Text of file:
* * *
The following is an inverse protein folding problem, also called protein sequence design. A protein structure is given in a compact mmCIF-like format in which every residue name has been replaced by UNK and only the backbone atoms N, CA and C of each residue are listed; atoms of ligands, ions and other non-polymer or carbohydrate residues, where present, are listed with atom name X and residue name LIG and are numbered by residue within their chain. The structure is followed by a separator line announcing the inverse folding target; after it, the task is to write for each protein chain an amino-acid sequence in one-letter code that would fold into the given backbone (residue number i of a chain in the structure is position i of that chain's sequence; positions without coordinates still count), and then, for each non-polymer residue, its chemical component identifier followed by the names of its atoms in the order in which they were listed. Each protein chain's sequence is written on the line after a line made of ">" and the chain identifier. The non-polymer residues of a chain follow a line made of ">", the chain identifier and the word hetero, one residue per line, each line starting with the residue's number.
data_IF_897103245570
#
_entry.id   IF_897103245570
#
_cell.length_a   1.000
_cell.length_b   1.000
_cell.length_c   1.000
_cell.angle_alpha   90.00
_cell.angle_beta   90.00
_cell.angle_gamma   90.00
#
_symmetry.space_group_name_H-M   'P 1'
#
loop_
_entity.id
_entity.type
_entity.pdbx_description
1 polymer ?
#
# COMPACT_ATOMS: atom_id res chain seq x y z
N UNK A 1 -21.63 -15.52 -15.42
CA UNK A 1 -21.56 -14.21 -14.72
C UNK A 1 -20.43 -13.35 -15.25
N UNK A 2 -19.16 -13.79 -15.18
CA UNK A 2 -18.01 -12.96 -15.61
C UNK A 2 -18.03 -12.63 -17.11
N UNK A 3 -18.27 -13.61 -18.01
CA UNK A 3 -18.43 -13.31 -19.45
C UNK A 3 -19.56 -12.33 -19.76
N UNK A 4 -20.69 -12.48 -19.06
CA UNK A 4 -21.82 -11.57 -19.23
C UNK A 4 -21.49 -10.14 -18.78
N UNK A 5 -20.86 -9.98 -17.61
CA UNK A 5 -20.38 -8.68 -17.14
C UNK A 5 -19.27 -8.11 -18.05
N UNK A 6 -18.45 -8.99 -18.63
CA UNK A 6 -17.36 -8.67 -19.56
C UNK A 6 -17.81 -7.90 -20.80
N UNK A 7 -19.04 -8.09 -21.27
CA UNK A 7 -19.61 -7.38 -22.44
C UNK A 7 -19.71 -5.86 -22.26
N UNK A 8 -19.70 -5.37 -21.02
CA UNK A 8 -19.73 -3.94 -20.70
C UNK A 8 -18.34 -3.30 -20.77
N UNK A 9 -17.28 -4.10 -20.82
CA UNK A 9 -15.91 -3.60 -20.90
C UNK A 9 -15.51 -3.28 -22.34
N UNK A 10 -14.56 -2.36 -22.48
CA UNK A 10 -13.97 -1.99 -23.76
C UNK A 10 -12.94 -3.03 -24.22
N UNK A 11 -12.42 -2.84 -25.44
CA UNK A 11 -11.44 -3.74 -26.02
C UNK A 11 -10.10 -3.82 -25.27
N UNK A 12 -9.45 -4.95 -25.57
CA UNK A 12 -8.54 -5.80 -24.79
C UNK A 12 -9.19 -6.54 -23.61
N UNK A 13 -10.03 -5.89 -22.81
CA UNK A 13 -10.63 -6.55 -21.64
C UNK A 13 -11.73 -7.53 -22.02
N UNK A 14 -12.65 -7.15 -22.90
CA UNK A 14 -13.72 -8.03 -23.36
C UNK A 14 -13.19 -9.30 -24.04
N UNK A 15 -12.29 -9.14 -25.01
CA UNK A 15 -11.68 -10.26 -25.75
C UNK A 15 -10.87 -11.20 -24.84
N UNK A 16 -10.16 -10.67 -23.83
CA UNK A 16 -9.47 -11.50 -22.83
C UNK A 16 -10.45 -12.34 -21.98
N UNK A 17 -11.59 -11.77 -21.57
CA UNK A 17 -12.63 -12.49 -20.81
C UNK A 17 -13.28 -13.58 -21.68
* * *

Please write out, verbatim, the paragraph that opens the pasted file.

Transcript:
The following is an inverse protein folding problem, also called protein sequence design. A protein structure is given in a compact mmCIF-like format in which every residue name has been replaced by UNK and only the backbone atoms N, CA and C of each residue are listed; atoms of ligands, ions and other non-polymer or carbohydrate residues, where present, are listed with atom name X and residue name LIG and are numbered by residue within their chain. The structure is followed by a separator line announcing the inverse folding target; after it, the task is to write for each protein chain an amino-acid sequence in one-letter code that would fold into the given backbone (residue number i of a chain in the structure is position i of that chain's sequence; positions without coordinates still count), and then, for each non-polymer residue, its chemical component identifier followed by the names of its atoms in the order in which they were listed. Each protein chain's sequence is written on the line after a line made of ">" and the chain identifier. The non-polymer residues of a chain follow a line made of ">", the chain identifier and the word hetero, one residue per line, each line starting with the residue's number.